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Engine Without a Crankshaft
January 31, 2013   
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A new type of internal combustion engine without a crankshaft invented by a Polish engineer may soon make waves in the international automotive industry.

The inventor, Kazimierz Rzadkosz, says his engine is far more effective than any previous designs. Rzadkosz now plans to produce a prototype.

Rzadkosz, who lives in the village of Gliczarów Górny in the Biały Dunajec district in the southern Podhale region, spent 30 years working on his design. After years of observation and calculations, he decided that, in a piston engine, power is transferred to the crankshaft at the worst possible moment, as a result of which much of the power is simply wasted. In Rzadkosz’s design, the power is delivered to the connecting rod. This, according to Rzadkosz, makes his engine two to three times more powerful than a conventional engine of the same capacity. Better performance is possible at lower revolutions, thanks to which engine wear is reduced substantially. For example, at 10,000 rpm, the engine will deliver up to 450 hp, Rzadkosz says.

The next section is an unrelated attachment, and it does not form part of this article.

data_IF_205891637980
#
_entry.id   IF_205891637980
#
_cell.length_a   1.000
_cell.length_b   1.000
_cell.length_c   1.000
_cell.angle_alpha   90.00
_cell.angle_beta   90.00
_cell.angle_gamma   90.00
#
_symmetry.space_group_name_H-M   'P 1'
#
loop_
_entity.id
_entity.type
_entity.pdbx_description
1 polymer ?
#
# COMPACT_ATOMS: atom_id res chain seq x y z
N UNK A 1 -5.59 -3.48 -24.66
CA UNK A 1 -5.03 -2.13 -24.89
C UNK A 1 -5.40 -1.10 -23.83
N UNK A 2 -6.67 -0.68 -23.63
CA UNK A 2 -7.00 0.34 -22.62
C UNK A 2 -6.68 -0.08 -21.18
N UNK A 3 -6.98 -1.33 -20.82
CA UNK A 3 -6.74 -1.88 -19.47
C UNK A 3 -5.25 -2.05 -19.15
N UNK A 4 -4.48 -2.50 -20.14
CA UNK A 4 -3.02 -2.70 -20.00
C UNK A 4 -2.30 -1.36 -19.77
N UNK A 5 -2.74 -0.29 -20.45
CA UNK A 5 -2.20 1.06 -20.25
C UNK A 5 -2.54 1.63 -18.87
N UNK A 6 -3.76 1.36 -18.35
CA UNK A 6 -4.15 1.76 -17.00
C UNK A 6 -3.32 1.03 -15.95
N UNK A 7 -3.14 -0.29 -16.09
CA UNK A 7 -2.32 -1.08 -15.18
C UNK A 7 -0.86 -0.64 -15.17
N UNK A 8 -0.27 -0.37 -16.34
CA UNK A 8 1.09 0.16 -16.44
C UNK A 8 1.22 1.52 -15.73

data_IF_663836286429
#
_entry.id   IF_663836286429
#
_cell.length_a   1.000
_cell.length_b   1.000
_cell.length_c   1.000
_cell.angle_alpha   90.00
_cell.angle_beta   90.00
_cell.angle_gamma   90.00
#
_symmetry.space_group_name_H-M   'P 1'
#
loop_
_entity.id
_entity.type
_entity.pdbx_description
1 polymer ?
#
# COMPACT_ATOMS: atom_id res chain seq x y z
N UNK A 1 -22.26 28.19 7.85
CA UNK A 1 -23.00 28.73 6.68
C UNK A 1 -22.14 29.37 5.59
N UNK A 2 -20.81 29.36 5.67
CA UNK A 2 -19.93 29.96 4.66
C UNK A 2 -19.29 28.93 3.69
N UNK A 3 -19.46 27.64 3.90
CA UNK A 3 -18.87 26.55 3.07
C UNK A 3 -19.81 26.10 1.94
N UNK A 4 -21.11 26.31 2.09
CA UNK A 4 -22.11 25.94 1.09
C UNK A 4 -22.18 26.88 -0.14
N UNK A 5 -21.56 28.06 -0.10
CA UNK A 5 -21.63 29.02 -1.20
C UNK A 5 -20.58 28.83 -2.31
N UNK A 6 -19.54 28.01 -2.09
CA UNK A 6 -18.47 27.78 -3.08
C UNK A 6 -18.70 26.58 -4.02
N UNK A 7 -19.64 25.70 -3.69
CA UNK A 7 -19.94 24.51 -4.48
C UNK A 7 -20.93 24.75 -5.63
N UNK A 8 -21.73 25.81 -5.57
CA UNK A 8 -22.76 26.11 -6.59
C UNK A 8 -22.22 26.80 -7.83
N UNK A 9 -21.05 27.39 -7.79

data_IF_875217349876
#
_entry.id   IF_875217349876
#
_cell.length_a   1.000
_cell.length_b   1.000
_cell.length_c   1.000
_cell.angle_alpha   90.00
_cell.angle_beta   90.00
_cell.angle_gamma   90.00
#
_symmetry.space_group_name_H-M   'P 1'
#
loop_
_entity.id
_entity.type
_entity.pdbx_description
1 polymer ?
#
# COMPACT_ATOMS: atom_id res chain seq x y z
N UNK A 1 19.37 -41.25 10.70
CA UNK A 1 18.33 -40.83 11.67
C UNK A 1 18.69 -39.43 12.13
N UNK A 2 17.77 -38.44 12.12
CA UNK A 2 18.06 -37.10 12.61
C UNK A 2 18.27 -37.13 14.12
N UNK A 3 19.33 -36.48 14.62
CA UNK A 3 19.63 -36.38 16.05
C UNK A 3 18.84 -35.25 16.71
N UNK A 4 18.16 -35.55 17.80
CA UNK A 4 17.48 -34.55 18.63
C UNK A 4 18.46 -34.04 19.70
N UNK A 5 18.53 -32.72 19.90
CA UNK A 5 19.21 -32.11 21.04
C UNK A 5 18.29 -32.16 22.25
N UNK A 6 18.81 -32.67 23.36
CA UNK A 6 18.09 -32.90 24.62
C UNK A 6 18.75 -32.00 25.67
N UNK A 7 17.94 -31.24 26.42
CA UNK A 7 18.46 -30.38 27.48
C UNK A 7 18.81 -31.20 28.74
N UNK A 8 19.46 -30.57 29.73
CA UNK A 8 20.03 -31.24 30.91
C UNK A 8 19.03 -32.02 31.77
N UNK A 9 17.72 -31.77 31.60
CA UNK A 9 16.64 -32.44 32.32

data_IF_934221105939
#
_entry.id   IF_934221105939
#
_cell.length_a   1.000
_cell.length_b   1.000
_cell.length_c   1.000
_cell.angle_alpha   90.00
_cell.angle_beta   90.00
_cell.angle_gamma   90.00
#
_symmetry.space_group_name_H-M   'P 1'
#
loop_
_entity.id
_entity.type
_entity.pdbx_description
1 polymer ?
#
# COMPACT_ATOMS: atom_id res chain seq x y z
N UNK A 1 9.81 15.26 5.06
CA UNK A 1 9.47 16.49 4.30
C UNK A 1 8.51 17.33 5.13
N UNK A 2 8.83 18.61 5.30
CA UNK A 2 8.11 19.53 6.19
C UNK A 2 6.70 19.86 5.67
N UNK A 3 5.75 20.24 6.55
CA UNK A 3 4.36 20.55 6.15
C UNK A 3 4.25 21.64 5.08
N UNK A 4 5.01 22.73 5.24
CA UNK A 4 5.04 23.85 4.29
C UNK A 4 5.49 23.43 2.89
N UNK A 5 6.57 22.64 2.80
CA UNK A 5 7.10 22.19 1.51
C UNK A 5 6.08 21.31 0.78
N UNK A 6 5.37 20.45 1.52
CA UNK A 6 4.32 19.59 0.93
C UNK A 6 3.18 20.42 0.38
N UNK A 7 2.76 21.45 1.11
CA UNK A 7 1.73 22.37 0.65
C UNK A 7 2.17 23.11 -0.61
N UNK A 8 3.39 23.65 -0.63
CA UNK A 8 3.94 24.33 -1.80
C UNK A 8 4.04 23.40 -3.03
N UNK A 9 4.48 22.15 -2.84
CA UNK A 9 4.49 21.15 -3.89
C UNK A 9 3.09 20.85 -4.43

The new type of engine can be adapted to burn gasoline, diesel fuel and other fuels. The inventor says he is also thinking of using propane-butane or hydrogen. He is working with the Lublin University of Technology to make that happen.

Rzadkosz’s calculations related to his new engine have been confirmed by researchers from institutions including the Cracow University of Technology. The Patent Office patented the engine a year ago. Currently, a search is in progress for a company to finance the construction of a prototype. Work on a 3D computer design is under way.

Improving Crash Safety

Another Polish inventor, Lucjan Łągiewka, a self-taught designer from the southwestern town of Kowary, has developed a special bumper to reduce the impact on the human body during a car crash.

Łągiewka has designed a system in which part of a vehicle’s kinetic energy during a collision is channeled to a special rotor in the form of revolving kinetic energy.

The invention has won many awards at more than a dozen international exhibitions, but has never been applied in the motor industry. Now the technology, called EPAR, has attracted the interest of manufacturers of impact-absorbing barriers, which are used in high-risk areas. Production is due to begin soon.

EPAR, an abbreviation from its Polish name, stands for Energy Accumulating and Dissipating Converter. The device was first presented to the public in the late 1990s, in the form of a specially constructed bumper installed on a small Fiat car.

Over the last decade, Łągiewka has received many international prizes for his inventions and won recognition among inventors. Today he runs the EPAR project development company together with his son. A major focus of the company is to implement the EPAR idea in road safety equipment such as road barriers.

Child Seat with a Difference